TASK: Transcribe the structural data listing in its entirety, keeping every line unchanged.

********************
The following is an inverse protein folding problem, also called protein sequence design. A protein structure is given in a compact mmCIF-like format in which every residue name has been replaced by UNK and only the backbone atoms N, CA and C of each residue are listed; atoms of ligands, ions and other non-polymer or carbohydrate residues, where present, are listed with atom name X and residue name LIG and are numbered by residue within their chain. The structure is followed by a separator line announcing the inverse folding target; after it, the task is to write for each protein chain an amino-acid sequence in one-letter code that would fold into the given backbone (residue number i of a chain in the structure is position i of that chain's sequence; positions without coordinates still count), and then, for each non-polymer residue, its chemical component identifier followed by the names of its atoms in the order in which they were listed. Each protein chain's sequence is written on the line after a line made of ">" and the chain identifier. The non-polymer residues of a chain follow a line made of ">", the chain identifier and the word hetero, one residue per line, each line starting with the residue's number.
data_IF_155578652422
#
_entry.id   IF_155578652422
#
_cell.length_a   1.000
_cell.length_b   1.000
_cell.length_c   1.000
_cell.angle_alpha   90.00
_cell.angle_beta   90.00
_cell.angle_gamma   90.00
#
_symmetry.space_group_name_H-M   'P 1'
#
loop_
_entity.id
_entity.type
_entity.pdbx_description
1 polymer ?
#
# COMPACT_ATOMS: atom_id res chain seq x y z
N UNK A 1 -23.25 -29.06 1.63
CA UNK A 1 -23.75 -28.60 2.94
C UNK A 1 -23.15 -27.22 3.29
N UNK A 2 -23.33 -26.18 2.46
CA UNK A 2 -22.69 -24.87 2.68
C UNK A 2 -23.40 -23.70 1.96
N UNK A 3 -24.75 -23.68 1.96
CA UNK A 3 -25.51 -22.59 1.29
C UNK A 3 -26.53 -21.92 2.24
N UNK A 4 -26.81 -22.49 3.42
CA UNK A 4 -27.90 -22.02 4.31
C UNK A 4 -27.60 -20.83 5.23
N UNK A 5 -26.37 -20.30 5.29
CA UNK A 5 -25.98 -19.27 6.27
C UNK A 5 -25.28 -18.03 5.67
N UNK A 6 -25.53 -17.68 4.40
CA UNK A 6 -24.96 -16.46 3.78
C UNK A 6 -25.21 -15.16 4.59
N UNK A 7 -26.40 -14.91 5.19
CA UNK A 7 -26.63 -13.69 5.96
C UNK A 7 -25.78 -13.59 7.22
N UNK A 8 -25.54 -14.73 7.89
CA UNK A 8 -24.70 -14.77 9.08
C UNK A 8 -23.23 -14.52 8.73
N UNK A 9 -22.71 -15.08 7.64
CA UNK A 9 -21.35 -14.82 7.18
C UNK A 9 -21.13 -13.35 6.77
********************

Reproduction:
The following is an inverse protein folding problem, also called protein sequence design. A protein structure is given in a compact mmCIF-like format in which every residue name has been replaced by UNK and only the backbone atoms N, CA and C of each residue are listed; atoms of ligands, ions and other non-polymer or carbohydrate residues, where present, are listed with atom name X and residue name LIG and are numbered by residue within their chain. The structure is followed by a separator line announcing the inverse folding target; after it, the task is to write for each protein chain an amino-acid sequence in one-letter code that would fold into the given backbone (residue number i of a chain in the structure is position i of that chain's sequence; positions without coordinates still count), and then, for each non-polymer residue, its chemical component identifier followed by the names of its atoms in the order in which they were listed. Each protein chain's sequence is written on the line after a line made of ">" and the chain identifier. The non-polymer residues of a chain follow a line made of ">", the chain identifier and the word hetero, one residue per line, each line starting with the residue's number.
data_IF_155578652422
#
_entry.id   IF_155578652422
#
_cell.length_a   1.000
_cell.length_b   1.000
_cell.length_c   1.000
_cell.angle_alpha   90.00
_cell.angle_beta   90.00
_cell.angle_gamma   90.00
#
_symmetry.space_group_name_H-M   'P 1'
#
loop_
_entity.id
_entity.type
_entity.pdbx_description
1 polymer ?
#
# COMPACT_ATOMS: atom_id res chain seq x y z
N UNK A 1 -23.25 -29.06 1.63
CA UNK A 1 -23.75 -28.60 2.94
C UNK A 1 -23.15 -27.22 3.29
N UNK A 2 -23.33 -26.18 2.46
CA UNK A 2 -22.69 -24.87 2.68
C UNK A 2 -23.40 -23.70 1.96
N UNK A 3 -24.75 -23.68 1.96
CA UNK A 3 -25.51 -22.59 1.29
C UNK A 3 -26.53 -21.92 2.24
N UNK A 4 -26.81 -22.49 3.42
CA UNK A 4 -27.90 -22.02 4.31
C UNK A 4 -27.60 -20.83 5.23
N UNK A 5 -26.37 -20.30 5.29
CA UNK A 5 -25.98 -19.27 6.27
C UNK A 5 -25.28 -18.03 5.67
N UNK A 6 -25.53 -17.68 4.40
CA UNK A 6 -24.96 -16.46 3.78
C UNK A 6 -25.21 -15.16 4.59
N UNK A 7 -26.40 -14.91 5.19
CA UNK A 7 -26.63 -13.69 5.96
C UNK A 7 -25.78 -13.59 7.22
N UNK A 8 -25.54 -14.73 7.89
CA UNK A 8 -24.70 -14.77 9.08
C UNK A 8 -23.23 -14.52 8.73
N UNK A 9 -22.71 -15.08 7.64
CA UNK A 9 -21.35 -14.82 7.18
C UNK A 9 -21.13 -13.35 6.77